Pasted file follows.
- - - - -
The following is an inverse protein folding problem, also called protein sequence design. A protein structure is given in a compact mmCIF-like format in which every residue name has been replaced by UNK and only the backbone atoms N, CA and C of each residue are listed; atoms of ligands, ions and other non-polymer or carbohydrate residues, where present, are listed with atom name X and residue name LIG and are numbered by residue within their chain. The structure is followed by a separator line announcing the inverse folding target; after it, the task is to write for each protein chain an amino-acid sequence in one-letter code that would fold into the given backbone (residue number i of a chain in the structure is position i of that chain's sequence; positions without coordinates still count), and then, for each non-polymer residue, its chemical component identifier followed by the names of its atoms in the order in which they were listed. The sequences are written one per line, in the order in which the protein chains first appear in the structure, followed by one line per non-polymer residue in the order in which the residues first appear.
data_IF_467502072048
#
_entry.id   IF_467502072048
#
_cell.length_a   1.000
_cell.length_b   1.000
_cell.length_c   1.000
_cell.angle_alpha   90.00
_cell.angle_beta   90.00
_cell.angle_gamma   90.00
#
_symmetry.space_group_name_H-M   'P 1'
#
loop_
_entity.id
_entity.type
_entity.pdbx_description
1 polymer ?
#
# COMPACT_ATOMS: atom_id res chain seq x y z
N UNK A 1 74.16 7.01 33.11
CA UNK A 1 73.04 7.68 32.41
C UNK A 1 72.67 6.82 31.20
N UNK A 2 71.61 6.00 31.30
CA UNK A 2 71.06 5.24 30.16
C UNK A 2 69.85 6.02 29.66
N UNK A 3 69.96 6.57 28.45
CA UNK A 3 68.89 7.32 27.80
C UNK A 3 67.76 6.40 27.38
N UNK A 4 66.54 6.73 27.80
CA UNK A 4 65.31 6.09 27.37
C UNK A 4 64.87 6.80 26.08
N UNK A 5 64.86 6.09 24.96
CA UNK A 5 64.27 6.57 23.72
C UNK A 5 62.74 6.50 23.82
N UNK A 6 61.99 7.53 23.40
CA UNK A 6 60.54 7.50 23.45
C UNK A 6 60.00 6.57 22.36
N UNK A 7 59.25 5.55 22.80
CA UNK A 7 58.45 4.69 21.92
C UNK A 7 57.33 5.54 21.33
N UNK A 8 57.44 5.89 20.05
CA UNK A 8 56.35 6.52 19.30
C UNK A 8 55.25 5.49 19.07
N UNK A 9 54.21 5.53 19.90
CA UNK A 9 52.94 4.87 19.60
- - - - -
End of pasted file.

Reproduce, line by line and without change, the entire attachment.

The following is an inverse protein folding problem, also called protein sequence design. A protein structure is given in a compact mmCIF-like format in which every residue name has been replaced by UNK and only the backbone atoms N, CA and C of each residue are listed; atoms of ligands, ions and other non-polymer or carbohydrate residues, where present, are listed with atom name X and residue name LIG and are numbered by residue within their chain. The structure is followed by a separator line announcing the inverse folding target; after it, the task is to write for each protein chain an amino-acid sequence in one-letter code that would fold into the given backbone (residue number i of a chain in the structure is position i of that chain's sequence; positions without coordinates still count), and then, for each non-polymer residue, its chemical component identifier followed by the names of its atoms in the order in which they were listed. The sequences are written one per line, in the order in which the protein chains first appear in the structure, followed by one line per non-polymer residue in the order in which the residues first appear.
data_IF_467502072048
#
_entry.id   IF_467502072048
#
_cell.length_a   1.000
_cell.length_b   1.000
_cell.length_c   1.000
_cell.angle_alpha   90.00
_cell.angle_beta   90.00
_cell.angle_gamma   90.00
#
_symmetry.space_group_name_H-M   'P 1'
#
loop_
_entity.id
_entity.type
_entity.pdbx_description
1 polymer ?
#
# COMPACT_ATOMS: atom_id res chain seq x y z
N UNK A 1 74.16 7.01 33.11
CA UNK A 1 73.04 7.68 32.41
C UNK A 1 72.67 6.82 31.20
N UNK A 2 71.61 6.00 31.30
CA UNK A 2 71.06 5.24 30.16
C UNK A 2 69.85 6.02 29.66
N UNK A 3 69.96 6.57 28.45
CA UNK A 3 68.89 7.32 27.80
C UNK A 3 67.76 6.40 27.38
N UNK A 4 66.54 6.73 27.80
CA UNK A 4 65.31 6.09 27.37
C UNK A 4 64.87 6.80 26.08
N UNK A 5 64.86 6.09 24.96
CA UNK A 5 64.27 6.57 23.72
C UNK A 5 62.74 6.50 23.82
N UNK A 6 61.99 7.53 23.40
CA UNK A 6 60.54 7.50 23.45
C UNK A 6 60.00 6.57 22.36
N UNK A 7 59.25 5.55 22.80
CA UNK A 7 58.45 4.69 21.92
C UNK A 7 57.33 5.54 21.33
N UNK A 8 57.44 5.89 20.05
CA UNK A 8 56.35 6.52 19.30
C UNK A 8 55.25 5.49 19.07
N UNK A 9 54.21 5.53 19.90
CA UNK A 9 52.94 4.87 19.60